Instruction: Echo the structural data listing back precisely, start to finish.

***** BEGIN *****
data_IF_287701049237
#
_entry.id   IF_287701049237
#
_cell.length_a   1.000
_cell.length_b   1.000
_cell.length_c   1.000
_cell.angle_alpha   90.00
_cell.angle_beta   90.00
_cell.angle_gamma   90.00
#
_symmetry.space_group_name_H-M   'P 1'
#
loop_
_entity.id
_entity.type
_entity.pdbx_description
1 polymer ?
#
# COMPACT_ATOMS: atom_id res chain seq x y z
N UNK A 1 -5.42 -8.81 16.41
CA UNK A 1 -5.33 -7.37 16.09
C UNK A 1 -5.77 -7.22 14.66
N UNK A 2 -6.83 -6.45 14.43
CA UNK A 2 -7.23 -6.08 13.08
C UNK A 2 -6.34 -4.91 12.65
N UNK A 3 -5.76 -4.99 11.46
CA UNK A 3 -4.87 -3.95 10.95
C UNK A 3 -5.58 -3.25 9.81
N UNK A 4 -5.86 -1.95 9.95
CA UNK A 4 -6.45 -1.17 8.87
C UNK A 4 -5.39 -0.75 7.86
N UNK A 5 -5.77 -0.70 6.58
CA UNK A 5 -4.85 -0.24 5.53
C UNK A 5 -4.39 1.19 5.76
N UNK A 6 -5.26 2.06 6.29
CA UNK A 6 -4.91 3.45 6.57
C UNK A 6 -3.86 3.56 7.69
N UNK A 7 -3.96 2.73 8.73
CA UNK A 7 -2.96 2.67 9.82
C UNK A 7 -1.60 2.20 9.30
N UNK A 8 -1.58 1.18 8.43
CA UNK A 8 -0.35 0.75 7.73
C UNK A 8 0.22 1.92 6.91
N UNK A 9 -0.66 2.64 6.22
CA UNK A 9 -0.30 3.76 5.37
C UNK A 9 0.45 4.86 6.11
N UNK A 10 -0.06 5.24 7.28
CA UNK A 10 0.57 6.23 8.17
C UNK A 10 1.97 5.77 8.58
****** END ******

data_IF_287701049237
#
_entry.id   IF_287701049237
#
_cell.length_a   1.000
_cell.length_b   1.000
_cell.length_c   1.000
_cell.angle_alpha   90.00
_cell.angle_beta   90.00
_cell.angle_gamma   90.00
#
_symmetry.space_group_name_H-M   'P 1'
#
loop_
_entity.id
_entity.type
_entity.pdbx_description
1 polymer ?
#
# COMPACT_ATOMS: atom_id res chain seq x y z
N UNK A 1 -5.42 -8.81 16.41
CA UNK A 1 -5.33 -7.37 16.09
C UNK A 1 -5.77 -7.22 14.66
N UNK A 2 -6.83 -6.45 14.43
CA UNK A 2 -7.23 -6.08 13.08
C UNK A 2 -6.34 -4.91 12.65
N UNK A 3 -5.76 -4.99 11.46
CA UNK A 3 -4.87 -3.95 10.95
C UNK A 3 -5.58 -3.25 9.81
N UNK A 4 -5.86 -1.95 9.95
CA UNK A 4 -6.45 -1.17 8.87
C UNK A 4 -5.39 -0.75 7.86
N UNK A 5 -5.77 -0.70 6.58
CA UNK A 5 -4.85 -0.24 5.53
C UNK A 5 -4.39 1.19 5.76
N UNK A 6 -5.26 2.06 6.29
CA UNK A 6 -4.91 3.45 6.57
C UNK A 6 -3.86 3.56 7.69
N UNK A 7 -3.96 2.73 8.73
CA UNK A 7 -2.96 2.67 9.82
C UNK A 7 -1.60 2.20 9.30
N UNK A 8 -1.58 1.18 8.43
CA UNK A 8 -0.35 0.75 7.73
C UNK A 8 0.22 1.92 6.91
N UNK A 9 -0.66 2.64 6.22
CA UNK A 9 -0.30 3.76 5.37
C UNK A 9 0.45 4.86 6.11
N UNK A 10 -0.06 5.24 7.28
CA UNK A 10 0.57 6.23 8.17
C UNK A 10 1.97 5.77 8.58